1 May 2020

1) The numbers are in for the weekly jobless claims, with another 3.84 million people losing their jobs. This brings the total to over 30 million in the past six weeks. Expectations were for about 3 million, so the news was not upsetting. The claims peaked at 6.87 million so officials feel the worst is over with declines each week since, but still this has been the worst employment crisis in U.S. history. While some states are starting to bring their economies back on line, much of the key American infrastructure remains on lockdown. Predictions are for the second quarter to decline worse than anything America has ever seen. The unemployment rate is anticipated to be about 15.1%.

2) The crash of the oil market continues across the globe, with the American shale or fracking oil industry being hit the hardest. The shale oil industry had been fueled by lots of easy money, almost unlimited borrowing allowing companies to dramatically ramp up production, despite what the market demand was. Many companies had been in trouble before the coronavirus hit, and that combined with the Russian and Saudi Arabia oil dispute, oil prices have dropped by three-quarters since early January. There is $43 billion dollars of energy junk bond defaults coming in 2020 with hundreds of oil companies facing bankruptcy. The problem isn’t just American, with Shell Oil Co. announcing a cut in their dividends for the first time since World War II. Finally, the pandemic appears to be making fundamental changes to the oil market and consumption so the oil market may never fully recover.

3) The virus pandemic has adversely affected more than just traditional businesses, large and small. Dirty money from the illegal drug business is piling up in Los Angeles because the money laundering systems has also been put on hold by ‘closing orders’ of non-essential businesses. The businesses used by the drug trade to launder their money have been forced to close up, thereby ceasing operations leaving the drug dealers with growing stacks of cash that cant be used until cleaned.

4) Stock market closings for – 30 APR 20:

Dow 24,345.72 down 288.14
Nasdaq 8,889.55 down 25.16
S&P 500 2,912.43 down 27.08

10 Year Yield: down at 0.62%

Oil: up at $18.64

2 March 2020

1) The stock markets continue their downward crash over worries of the conronavirus impact on economies making the week the worst week since the financial crisis. Caterpillar, a bellwether stock for global growth, slide down 3%, the worst performer among Dow stocks. Apple dropped 2.9% while Chevron and Cisco Systems are down more than 2%. Investors are worried the downward slide may continue after the conronavirus subsides, especially if China doesn’t return to its previous position, so recovery could be a long haul.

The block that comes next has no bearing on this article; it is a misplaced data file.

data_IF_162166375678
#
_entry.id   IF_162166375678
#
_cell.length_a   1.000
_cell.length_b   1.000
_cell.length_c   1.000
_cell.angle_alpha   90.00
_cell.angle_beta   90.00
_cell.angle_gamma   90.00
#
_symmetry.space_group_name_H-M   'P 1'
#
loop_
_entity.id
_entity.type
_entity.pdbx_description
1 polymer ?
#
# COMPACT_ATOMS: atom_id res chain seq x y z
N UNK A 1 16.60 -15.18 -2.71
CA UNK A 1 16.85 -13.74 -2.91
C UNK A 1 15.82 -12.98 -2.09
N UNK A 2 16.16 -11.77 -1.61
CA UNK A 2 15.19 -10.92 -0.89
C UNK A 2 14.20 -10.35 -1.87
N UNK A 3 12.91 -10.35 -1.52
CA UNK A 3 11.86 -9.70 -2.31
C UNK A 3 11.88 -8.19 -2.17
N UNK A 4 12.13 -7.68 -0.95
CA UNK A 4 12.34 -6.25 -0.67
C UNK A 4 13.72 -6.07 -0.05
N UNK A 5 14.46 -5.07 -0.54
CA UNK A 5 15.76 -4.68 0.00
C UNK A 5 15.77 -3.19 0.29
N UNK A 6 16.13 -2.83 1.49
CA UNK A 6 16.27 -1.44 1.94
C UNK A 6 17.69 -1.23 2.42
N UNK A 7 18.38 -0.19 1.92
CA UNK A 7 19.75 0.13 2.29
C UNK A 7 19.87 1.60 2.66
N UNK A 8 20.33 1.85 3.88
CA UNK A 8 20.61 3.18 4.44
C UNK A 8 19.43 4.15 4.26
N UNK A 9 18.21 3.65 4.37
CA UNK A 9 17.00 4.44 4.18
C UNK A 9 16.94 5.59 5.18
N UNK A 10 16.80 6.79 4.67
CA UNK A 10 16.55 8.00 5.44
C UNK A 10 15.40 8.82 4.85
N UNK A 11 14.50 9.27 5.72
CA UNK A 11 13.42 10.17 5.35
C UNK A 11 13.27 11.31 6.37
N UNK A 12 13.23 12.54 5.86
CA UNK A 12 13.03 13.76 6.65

2) The sale of smartphones is collapsing in China, which is the largest market in the world. The plunged in sales is directly due to the coronavirus outbreak. Chinese companies had skidded to a halt, with the accelerated outbreak last month a result of quarantine mandates, travel restrictions and factory shutdowns. Huawei, the Chinese tech company, is being hit hard because it is the top selling smartphone in China.

3) Gold prices have been acting strangely with the reversals in the markets because of coronavirus fears. Traditionally, gold has been a ‘panic investment’ that investors flee to when there’s economic uncertainty, but this time investors are selling gold to generate cash. They are fleeing anything priced via bidding, for safer assets such as treasury bonds, which in turn is driving down bond interest rates. This indicates how worried the professional investors are about the world economic system.

4) Stock market closings for – 28 FEB 20:

Dow 25,409.36 down 357.28
Nasdaq 8,567.37 up 0.89
S&P 500 2,954.22 down 24.54

10 Year Yield: down at 1.13%

Oil: down at $45.26

26 November 2019

1) America’s largest manufacturer of truck engines plans to lay off 2,000 workers. Orders for heavy duty trucks is down last year by 51%. This market dip is forcing Cummins Diesel to cut back on its production, reducing its 62,610 workforce by the 2,000. The company is forced to do a more aggressively cost cutting program because the down turn is happening faster than anticipated. Other manufactures of parts and assemblies, such as drivetrains, braking and axles used in large trucks are also forced into layoffs and bankruptcies.

2) The national debt has just passed $23 trillion dollars the first of November. This is a record high for the amount of money owed by the Federal government brought on by the growing budget deficits and is roughly equal to the Chinese, Japanese and German economies combined. Both parties have abandoned fiscal conservative spending and are intent on spending more on the domestic and military fronts, a contest over promises of who will spend more while cutting taxes.

3) The Ford Motor Company has $37 billion dollars in cash and short term assets on its balance sheet , but is strapped for cash. This makes Ford one of the top ten U. S. companies flush with cash. But Ford faces so many future challenges, it must hold onto every penny it can. First is a major multi-year restructuring, principally in Europe and South America. Also, Ford is overdue to refresh its key vehicles, including the company’s best selling F series pickup trucks, which will cost several billion dollars. Finally, Ford’s efforts to join the rush into electric vehicles, with seven new electric models due by the end of 2020.